December 29, 2008, might go down in history as one of the days the mainstream media truly started to lose their grip. It was an historic day online for both social media and citizen journalists. You won’t hear about it from the mainstream media, of course, because they are probably rather peeved at the run around them directly to bloggers and social media commentators.
What was this earth-shattering occurrence you probably didn’t hear of, unless you are interested in the subject involved? Well, in fact it was two events that were part of a campaign to sidestep the mainstream media. The Israeli government and military, mindful that they are not getting a fair shake in the press virtually anywhere in the world, set up a couple of things to get to the bloggers and other online types.
First of all, Monday afternoon saw the Israeli consulate in New York hold a press conference on Twitter on their own “hashtag” stream for anyone to read and listen to. It’s called simply AskIsrael. What was more impressive is that they were taking questions for those “listening in.” In fact, your author managed to get a question answered on the subject of the current situation in Gaza. Alas, they didn’t get my name right in response, but it’s early days of the technology for all.
To their credit they took all comers, no matter how irate and obviously viscerally biased against them. The discussion, as you might imagine, was heated.
It was a fascinating piece of online news gathering for me and the thousands of others who followed its process. The unfiltered nature of the event might have changed a few minds or caused a few people to consider their positions and consider how those positions were arrived at.
At the same time the Israeli Defense Forces launched its own channel on YouTube to display their view of events on the ground. Aping the Americans and British in Iraq and Afghanistan, we had missile and gun views of the targets they were going after. Several sites, when they discovered this, went off the handle and declared it too “disgusting,” amongst other things.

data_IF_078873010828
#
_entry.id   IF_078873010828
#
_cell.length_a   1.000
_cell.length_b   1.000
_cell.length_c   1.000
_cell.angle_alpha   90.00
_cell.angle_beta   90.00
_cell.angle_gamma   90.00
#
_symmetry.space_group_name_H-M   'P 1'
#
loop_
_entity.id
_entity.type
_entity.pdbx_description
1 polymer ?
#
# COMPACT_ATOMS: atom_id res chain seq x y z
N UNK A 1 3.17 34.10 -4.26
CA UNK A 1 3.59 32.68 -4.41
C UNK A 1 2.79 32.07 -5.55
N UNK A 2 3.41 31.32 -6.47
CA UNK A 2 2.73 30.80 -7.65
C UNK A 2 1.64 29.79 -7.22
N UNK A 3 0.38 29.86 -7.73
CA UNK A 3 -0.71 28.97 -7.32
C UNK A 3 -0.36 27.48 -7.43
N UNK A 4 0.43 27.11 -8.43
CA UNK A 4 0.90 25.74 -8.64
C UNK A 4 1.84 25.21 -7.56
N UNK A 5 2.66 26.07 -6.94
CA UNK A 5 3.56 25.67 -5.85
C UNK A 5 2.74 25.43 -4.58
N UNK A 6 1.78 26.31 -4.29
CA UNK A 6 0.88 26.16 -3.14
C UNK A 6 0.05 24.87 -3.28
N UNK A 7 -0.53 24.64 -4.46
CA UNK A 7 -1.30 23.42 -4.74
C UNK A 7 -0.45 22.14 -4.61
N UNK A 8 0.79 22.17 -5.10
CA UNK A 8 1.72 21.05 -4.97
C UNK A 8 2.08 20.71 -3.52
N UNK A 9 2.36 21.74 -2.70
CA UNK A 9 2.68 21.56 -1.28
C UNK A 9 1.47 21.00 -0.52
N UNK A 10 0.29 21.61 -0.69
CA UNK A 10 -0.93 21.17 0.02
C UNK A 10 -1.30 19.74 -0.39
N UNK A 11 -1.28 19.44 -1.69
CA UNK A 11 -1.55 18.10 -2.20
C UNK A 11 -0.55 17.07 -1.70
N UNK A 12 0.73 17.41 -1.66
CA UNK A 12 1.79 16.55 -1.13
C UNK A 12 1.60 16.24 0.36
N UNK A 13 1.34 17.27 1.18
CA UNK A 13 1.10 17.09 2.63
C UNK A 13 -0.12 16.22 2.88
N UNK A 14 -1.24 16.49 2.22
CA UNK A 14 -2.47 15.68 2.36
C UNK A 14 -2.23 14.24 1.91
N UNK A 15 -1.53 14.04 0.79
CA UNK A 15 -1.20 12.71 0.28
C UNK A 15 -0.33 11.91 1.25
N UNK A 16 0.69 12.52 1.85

YouTube, to their shame, has limited the viewing of the site. You have to confirm your age to view the site and the videos thereon. This is most interesting, as I have never had to enter my age to watch a jihad video of coalition troops being killed or some imam spewing hate against Jews. But we expect this sort of double standard from many of the giants of the computer age.
I suspect Twitter got loads of complaints from the usual suspects about the Twittercast by the Israelis yesterday. Thankfully they stuck to their aim of free and open discourse. Whether this remains if the Israelis try to do it again is open to question.
On the basis of the success of the engagement with Twitter users, Israel has added all their various embassies and consulates in the U.S. to Twitter.
This is quite an interesting development for a country that does not get its fair shake in the media anywhere in the world. Now Israel can go directly to bloggers and other social media users to make their case without the biased filtering that takes place in all but a few outlets in the mainstream media.
It is clear that this will be the future for many organizations tired of being misrepresented in the press and of prejudiced members of the media always doing them down.
Not the final death blow of the mainstream media, for sure, but it would quite likely send a shiver down a few spines of journalists already worried for their future in this economic situation if they were smart enough to notice.